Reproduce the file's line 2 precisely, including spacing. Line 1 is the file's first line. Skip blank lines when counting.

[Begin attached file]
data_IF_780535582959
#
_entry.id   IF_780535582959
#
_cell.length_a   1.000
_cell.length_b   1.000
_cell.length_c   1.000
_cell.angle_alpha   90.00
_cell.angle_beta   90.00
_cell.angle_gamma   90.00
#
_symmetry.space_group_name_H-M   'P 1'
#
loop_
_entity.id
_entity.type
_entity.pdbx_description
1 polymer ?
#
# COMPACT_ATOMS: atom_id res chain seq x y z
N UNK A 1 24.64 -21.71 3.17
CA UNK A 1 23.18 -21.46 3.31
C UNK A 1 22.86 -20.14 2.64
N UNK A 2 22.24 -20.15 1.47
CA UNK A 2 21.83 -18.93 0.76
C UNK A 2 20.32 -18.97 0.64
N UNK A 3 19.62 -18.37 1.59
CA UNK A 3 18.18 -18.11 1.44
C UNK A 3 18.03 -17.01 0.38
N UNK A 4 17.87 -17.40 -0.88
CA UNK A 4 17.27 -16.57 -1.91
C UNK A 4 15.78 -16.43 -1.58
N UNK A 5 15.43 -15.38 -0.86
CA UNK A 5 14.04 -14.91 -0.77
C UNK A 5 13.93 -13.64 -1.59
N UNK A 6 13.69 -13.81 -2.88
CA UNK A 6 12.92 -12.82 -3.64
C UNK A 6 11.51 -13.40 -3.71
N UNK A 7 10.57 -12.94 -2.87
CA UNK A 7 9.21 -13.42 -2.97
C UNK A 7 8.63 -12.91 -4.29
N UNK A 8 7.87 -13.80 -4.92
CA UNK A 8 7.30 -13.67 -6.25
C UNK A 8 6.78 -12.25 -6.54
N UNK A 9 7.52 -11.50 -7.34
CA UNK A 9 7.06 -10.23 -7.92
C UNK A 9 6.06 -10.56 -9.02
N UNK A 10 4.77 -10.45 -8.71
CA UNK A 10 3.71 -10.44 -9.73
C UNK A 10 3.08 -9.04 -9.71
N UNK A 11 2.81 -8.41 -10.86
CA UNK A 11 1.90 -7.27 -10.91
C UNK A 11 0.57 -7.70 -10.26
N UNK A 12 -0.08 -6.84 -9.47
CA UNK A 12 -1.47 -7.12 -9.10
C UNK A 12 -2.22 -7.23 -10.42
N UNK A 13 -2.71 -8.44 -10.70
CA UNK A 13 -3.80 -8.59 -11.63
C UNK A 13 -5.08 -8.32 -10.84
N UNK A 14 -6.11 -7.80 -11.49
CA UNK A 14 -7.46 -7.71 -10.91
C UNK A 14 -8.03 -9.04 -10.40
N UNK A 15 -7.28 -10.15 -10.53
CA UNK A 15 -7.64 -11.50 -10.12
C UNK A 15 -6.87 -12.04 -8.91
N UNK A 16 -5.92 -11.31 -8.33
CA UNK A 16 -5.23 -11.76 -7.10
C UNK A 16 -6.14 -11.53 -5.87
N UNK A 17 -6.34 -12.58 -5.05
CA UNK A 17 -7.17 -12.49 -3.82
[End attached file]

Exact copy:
#